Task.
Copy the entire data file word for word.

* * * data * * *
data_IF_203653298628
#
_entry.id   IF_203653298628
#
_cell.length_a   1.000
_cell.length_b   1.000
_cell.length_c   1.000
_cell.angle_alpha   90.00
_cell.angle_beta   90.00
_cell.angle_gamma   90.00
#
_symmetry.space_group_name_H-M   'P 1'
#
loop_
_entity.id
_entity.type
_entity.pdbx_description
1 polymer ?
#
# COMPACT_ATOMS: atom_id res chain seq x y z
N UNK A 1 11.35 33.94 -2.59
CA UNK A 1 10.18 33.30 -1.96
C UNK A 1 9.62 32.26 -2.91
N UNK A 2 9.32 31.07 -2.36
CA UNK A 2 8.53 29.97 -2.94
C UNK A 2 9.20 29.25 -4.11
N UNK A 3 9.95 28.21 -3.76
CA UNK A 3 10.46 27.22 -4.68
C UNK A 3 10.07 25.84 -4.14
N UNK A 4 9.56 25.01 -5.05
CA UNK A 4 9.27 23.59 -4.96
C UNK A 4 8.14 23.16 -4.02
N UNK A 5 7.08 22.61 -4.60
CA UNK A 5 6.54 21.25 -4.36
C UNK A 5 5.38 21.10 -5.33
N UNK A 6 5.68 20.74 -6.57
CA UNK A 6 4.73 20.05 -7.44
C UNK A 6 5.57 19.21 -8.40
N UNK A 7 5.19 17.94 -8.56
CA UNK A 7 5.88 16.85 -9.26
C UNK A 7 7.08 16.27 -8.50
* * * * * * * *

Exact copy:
data_IF_203653298628
#
_entry.id   IF_203653298628
#
_cell.length_a   1.000
_cell.length_b   1.000
_cell.length_c   1.000
_cell.angle_alpha   90.00
_cell.angle_beta   90.00
_cell.angle_gamma   90.00
#
_symmetry.space_group_name_H-M   'P 1'
#
loop_
_entity.id
_entity.type
_entity.pdbx_description
1 polymer ?
#
# COMPACT_ATOMS: atom_id res chain seq x y z
N UNK A 1 11.35 33.94 -2.59
CA UNK A 1 10.18 33.30 -1.96
C UNK A 1 9.62 32.26 -2.91
N UNK A 2 9.32 31.07 -2.36
CA UNK A 2 8.53 29.97 -2.94
C UNK A 2 9.20 29.25 -4.11
N UNK A 3 9.95 28.21 -3.76
CA UNK A 3 10.46 27.22 -4.68
C UNK A 3 10.07 25.84 -4.14
N UNK A 4 9.56 25.01 -5.05
CA UNK A 4 9.27 23.59 -4.96
C UNK A 4 8.14 23.16 -4.02
N UNK A 5 7.08 22.61 -4.60
CA UNK A 5 6.54 21.25 -4.36
C UNK A 5 5.38 21.10 -5.33
N UNK A 6 5.68 20.74 -6.57
CA UNK A 6 4.73 20.05 -7.44
C UNK A 6 5.57 19.21 -8.40
N UNK A 7 5.19 17.94 -8.56
CA UNK A 7 5.88 16.85 -9.26
C UNK A 7 7.08 16.27 -8.50